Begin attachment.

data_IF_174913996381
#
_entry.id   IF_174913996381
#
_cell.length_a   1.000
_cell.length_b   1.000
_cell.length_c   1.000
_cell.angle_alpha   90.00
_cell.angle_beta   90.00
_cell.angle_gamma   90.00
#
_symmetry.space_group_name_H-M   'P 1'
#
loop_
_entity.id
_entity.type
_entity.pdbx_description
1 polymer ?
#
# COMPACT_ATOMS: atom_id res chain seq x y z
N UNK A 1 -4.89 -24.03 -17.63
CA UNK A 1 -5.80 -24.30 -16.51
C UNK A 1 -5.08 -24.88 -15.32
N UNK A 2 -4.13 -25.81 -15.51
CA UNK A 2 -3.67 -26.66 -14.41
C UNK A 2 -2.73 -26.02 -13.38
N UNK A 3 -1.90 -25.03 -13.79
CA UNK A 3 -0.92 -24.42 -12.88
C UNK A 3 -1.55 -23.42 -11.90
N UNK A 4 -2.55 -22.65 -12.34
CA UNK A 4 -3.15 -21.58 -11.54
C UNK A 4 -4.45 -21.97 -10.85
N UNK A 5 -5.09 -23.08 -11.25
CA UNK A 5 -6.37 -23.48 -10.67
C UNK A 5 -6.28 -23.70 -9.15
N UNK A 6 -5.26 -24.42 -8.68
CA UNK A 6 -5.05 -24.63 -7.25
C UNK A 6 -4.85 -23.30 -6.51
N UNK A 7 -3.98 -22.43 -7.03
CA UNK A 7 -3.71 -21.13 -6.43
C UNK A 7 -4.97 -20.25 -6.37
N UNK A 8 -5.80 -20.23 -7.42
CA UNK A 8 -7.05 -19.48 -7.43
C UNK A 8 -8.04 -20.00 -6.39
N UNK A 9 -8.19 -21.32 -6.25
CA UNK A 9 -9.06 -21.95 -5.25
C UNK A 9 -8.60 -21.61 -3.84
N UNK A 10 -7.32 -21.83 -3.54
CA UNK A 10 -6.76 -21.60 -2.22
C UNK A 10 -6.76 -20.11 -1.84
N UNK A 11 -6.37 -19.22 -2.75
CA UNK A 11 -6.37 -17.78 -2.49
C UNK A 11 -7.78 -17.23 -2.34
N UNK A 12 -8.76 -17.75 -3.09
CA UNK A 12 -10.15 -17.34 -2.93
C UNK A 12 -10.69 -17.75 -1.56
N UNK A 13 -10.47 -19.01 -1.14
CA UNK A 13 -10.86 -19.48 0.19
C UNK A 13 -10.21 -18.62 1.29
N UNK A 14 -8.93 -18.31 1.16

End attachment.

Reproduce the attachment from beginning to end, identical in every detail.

data_IF_174913996381
#
_entry.id   IF_174913996381
#
_cell.length_a   1.000
_cell.length_b   1.000
_cell.length_c   1.000
_cell.angle_alpha   90.00
_cell.angle_beta   90.00
_cell.angle_gamma   90.00
#
_symmetry.space_group_name_H-M   'P 1'
#
loop_
_entity.id
_entity.type
_entity.pdbx_description
1 polymer ?
#
# COMPACT_ATOMS: atom_id res chain seq x y z
N UNK A 1 -4.89 -24.03 -17.63
CA UNK A 1 -5.80 -24.30 -16.51
C UNK A 1 -5.08 -24.88 -15.32
N UNK A 2 -4.13 -25.81 -15.51
CA UNK A 2 -3.67 -26.66 -14.41
C UNK A 2 -2.73 -26.02 -13.38
N UNK A 3 -1.90 -25.03 -13.79
CA UNK A 3 -0.92 -24.42 -12.88
C UNK A 3 -1.55 -23.42 -11.90
N UNK A 4 -2.55 -22.65 -12.34
CA UNK A 4 -3.15 -21.58 -11.54
C UNK A 4 -4.45 -21.97 -10.85
N UNK A 5 -5.09 -23.08 -11.25
CA UNK A 5 -6.37 -23.48 -10.67
C UNK A 5 -6.28 -23.70 -9.15
N UNK A 6 -5.26 -24.42 -8.68
CA UNK A 6 -5.05 -24.63 -7.25
C UNK A 6 -4.85 -23.30 -6.51
N UNK A 7 -3.98 -22.43 -7.03
CA UNK A 7 -3.71 -21.13 -6.43
C UNK A 7 -4.97 -20.25 -6.37
N UNK A 8 -5.80 -20.23 -7.42
CA UNK A 8 -7.05 -19.48 -7.43
C UNK A 8 -8.04 -20.00 -6.39
N UNK A 9 -8.19 -21.32 -6.25
CA UNK A 9 -9.06 -21.95 -5.25
C UNK A 9 -8.60 -21.61 -3.84
N UNK A 10 -7.32 -21.83 -3.54
CA UNK A 10 -6.76 -21.60 -2.22
C UNK A 10 -6.76 -20.11 -1.84
N UNK A 11 -6.37 -19.22 -2.75
CA UNK A 11 -6.37 -17.78 -2.49
C UNK A 11 -7.78 -17.23 -2.34
N UNK A 12 -8.76 -17.75 -3.09
CA UNK A 12 -10.15 -17.34 -2.93
C UNK A 12 -10.69 -17.75 -1.56
N UNK A 13 -10.47 -19.01 -1.14
CA UNK A 13 -10.86 -19.48 0.19
C UNK A 13 -10.21 -18.62 1.29
N UNK A 14 -8.93 -18.31 1.16